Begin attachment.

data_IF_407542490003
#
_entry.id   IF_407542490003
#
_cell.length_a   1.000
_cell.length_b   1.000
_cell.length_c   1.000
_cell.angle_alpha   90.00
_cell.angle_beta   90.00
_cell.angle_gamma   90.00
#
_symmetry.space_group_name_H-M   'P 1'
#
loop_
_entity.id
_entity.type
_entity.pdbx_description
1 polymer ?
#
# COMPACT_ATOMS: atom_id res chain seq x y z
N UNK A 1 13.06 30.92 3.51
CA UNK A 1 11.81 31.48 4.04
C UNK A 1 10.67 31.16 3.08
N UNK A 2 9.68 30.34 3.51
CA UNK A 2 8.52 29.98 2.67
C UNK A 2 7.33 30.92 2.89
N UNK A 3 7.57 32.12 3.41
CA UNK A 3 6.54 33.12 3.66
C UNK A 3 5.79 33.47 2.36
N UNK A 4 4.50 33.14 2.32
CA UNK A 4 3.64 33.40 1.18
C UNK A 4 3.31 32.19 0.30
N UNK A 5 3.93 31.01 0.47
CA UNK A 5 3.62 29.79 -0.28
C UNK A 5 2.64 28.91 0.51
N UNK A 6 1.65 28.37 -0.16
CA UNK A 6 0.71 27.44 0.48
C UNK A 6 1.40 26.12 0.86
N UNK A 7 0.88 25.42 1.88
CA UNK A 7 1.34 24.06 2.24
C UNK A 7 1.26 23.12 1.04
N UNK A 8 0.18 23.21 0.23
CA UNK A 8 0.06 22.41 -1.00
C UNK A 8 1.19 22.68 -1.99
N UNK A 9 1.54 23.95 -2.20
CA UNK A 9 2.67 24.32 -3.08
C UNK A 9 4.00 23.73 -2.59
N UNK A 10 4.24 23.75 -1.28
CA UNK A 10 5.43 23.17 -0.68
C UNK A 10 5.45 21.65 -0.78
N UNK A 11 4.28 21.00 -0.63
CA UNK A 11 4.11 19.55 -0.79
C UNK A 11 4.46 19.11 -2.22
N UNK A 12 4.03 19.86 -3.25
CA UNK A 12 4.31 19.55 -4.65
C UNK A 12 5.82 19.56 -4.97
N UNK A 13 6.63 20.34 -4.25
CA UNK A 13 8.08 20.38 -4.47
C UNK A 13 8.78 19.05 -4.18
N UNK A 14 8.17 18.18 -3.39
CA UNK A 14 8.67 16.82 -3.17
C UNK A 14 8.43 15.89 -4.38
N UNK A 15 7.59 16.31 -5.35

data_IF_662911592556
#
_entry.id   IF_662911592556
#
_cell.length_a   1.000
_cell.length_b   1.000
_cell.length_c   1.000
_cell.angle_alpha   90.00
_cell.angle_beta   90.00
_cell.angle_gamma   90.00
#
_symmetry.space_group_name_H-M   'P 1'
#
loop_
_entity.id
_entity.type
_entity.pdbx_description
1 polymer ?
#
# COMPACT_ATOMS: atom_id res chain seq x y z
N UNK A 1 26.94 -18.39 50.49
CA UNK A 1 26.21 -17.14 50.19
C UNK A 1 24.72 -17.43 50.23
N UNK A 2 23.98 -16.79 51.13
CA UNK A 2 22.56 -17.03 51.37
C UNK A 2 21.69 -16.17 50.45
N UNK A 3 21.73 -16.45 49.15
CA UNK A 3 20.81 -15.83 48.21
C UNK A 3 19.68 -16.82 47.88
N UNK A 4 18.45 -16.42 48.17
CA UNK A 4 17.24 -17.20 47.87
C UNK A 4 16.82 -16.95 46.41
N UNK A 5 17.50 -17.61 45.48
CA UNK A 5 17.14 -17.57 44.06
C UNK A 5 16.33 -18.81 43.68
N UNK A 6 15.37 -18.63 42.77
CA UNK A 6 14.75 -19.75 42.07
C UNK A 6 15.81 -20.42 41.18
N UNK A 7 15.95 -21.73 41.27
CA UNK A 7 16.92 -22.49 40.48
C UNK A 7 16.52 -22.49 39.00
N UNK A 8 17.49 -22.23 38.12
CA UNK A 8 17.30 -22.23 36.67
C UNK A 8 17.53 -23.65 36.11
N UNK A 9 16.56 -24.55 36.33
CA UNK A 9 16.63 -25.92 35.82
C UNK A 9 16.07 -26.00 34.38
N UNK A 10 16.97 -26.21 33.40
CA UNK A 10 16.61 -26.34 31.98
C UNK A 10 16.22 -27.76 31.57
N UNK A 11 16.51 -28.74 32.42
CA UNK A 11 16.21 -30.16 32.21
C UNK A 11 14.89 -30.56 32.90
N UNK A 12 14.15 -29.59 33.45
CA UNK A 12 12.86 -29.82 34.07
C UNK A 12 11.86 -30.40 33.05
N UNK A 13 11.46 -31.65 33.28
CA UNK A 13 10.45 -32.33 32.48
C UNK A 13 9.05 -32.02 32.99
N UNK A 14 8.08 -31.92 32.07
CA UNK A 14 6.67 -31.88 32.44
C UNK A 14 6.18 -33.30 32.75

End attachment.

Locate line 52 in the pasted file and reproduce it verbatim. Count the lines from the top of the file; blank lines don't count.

CA UNK A 11 4.11 19.55 -0.79